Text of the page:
Whether one sees it as a threat to humanity, or the initiator of a wonderful new world, artificial intelligence (AI) is here to stay. Business will never be the same again.
When ChatGPT was launched on 30 November 2022, it seemed as though a major inflection point had been reached. The app had gained 100 million active users by January 2023, a growth spurt that is remarkable even in an industry renowned for growth; TikTok took nine months to reach that same number.
ChatGPT and similar apps have seized the public imagination because they seem to bring us very close to the future sketched in science fiction, from comic books, to movies like 2001: A Space Odyssey and Her.
Even so, noted visionary Elon Musk has expressed disquiet about the possibility of an “unbenign” outcome for humanity.
There’s no doubt that, at the very least, AI is emerging as a powerful disruptor, one that will inevitably change society, including business, profoundly. Whether it is for the better or not depends on how we manage its development, and to do that we first need to understand what it is.
Broadly speaking, AI can be defined as an “area of computer science that makes machines seem like they have human intelligence”. As always, “seem” is the crucial word − there is a long way to go before computers actually approach genuine human intelligence.
AI is emerging as a powerful disruptor, one that will inevitably change society, including business, profoundly.
AI is not a monolith (although a black one might be involved). Broadly speaking, there are two types of AI: “narrow” AI, artificial narrow intelligence or ANI, and “general” AI, artificial general intelligence or AGI.
ANI, or “weak” AI, uses a specified data set to perform a distinct task, such as writing a report on sports results, playing a chess game or researching a topic. ANI algorithms do what you tell them to do, and that’s all.
By contrast. AGI refers to computers that have something approximating human intelligence − the kind of capability that the onboard system Hal demonstrated in 2001, or that we saw in Her.
AGI machines can reason, solve problems, make judgements, strategise or develop creative ideas. It’s thought that to achieve all this, AGI machines would have to experience consciousness.
It is AGI that worries those in the know, as does the next-step artificial super intelligence, which would surpass human intelligence.
While most of the AI we currently use is ANI, ChatGPT has made such an impact because it goes substantially further.
It uses a large language model (LLM) − a considerable advance on ANI, but still falling somewhat short of AGI. An LLM comprises a neural network with many parameters capable of analysing large amounts of text via supervised or semi-supervised learning. LLM-type apps are not specialists, like classic ANIs, and can accomplish a wide range of tasks.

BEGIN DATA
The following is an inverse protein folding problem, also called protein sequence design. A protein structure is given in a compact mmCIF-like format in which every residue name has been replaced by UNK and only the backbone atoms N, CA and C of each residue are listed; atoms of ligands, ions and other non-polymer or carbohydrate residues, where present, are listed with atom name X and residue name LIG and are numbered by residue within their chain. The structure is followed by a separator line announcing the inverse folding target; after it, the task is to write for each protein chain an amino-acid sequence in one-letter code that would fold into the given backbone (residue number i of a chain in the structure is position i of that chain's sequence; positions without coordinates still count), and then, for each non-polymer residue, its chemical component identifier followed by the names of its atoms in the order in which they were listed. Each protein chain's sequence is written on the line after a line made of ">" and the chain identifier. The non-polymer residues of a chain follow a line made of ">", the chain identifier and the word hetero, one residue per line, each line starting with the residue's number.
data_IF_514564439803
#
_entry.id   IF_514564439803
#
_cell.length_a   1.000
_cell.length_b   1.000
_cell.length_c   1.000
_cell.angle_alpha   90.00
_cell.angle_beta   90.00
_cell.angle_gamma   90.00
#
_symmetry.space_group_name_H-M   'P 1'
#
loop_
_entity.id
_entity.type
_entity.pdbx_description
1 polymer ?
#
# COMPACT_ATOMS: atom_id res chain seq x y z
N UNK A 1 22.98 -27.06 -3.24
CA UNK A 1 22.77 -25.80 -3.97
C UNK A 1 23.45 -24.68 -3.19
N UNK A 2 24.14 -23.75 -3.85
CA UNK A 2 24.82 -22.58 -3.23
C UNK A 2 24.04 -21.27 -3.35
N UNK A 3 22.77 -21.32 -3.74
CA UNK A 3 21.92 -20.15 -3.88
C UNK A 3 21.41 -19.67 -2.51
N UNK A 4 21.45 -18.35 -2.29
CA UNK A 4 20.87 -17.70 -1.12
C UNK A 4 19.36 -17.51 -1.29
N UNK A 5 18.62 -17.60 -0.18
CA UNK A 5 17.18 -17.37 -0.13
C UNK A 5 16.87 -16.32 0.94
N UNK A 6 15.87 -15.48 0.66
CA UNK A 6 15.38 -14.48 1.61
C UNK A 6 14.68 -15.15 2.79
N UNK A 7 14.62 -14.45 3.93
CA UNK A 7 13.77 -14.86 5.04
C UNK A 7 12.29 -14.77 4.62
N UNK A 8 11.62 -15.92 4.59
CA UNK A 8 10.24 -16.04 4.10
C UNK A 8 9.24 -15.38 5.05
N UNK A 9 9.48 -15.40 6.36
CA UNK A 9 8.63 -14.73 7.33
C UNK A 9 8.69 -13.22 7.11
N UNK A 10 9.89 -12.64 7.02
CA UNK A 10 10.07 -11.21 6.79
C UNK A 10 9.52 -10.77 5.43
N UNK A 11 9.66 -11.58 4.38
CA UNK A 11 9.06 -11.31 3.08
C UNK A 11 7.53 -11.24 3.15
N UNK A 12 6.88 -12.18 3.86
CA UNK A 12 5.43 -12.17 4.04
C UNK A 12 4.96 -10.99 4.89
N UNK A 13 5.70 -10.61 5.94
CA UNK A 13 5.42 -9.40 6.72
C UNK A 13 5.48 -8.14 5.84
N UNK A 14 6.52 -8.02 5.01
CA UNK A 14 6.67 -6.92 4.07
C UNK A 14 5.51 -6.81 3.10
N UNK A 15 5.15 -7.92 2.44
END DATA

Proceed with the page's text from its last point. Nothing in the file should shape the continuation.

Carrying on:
Apps like ChatGPT have the potential to greatly reduce and even eliminate many of the routine tasks that make up the normal business day. Tasks such as creating presentations or complex spreadsheets can now easily be handed over to a machine to produce a first draft, which the human expert can then polish.
On the face of it, this is a huge boon because it frees up human resources to do what they do best: think creatively, exercise judgement, make inspired connections.
On the other hand, it must be recognised that some people whose jobs change in this way, from repetitive to non-repetitive work, may not be able to make the transition.
In summary, the jobs that will not be much affected by LLMs are the non-repetitive ones, which include lower-paid work such as cooking and waiting at tables, cleaning and so on, as well as the highest paid, such as health professionals and managers/executives.
Those in the middle, including machine operators and clerks, are much more likely to have their jobs disrupted. It’s these employees that need to be most concerned about identifying the new skills they need to acquire to work alongside much more intelligent machines.
A second area of impact is the emergence of new kinds of work. The most obvious of these is the so-called prompt engineer, a skilled individual who can help users frame queries in order to elicit the best results.
Think back to Google − we all know that how one phrases search requests leads to quite different results; skilled researchers become adept at crafting search queries that cause the search engine to find obscure or useful information. Prompt engineers do something similar.
Prompt engineers are also used to help test the AI itself, to understand how it works and where its weaknesses are. These insights are then used by developers to improve the code. One could see prompt engineers as natural language programmers, using prose to query the system, whereas in earlier versions such queries had to be formulated in machine languages.
LLM-style applications have already demonstrated their potential to change the way certain industries work. Examples include entertainment and the arts − if an AI app creates a song, a painting or even a script, who owns the copyright?
Consider businesses that produce training material for clients. Previously they had to go through voluminous documentation and even technical specifications to produce a manual, something that an LLM-type app could do rather quickly. The company could make use of the app to reduce costs, or it could offer the capability to its client via some sort of software-as-a-service type of model.
These areas of disruption will undoubtedly increase as businesses and individuals come to grips with the possibilities of LLM-based AI, and LLM itself progresses closer to AGI.
It’s impossible to predict what lies ahead, but one thing is clear: LLM models are changing business profoundly. It’s important that your organisation is constantly following developments and piloting ways of using this new technology to improve its competitiveness.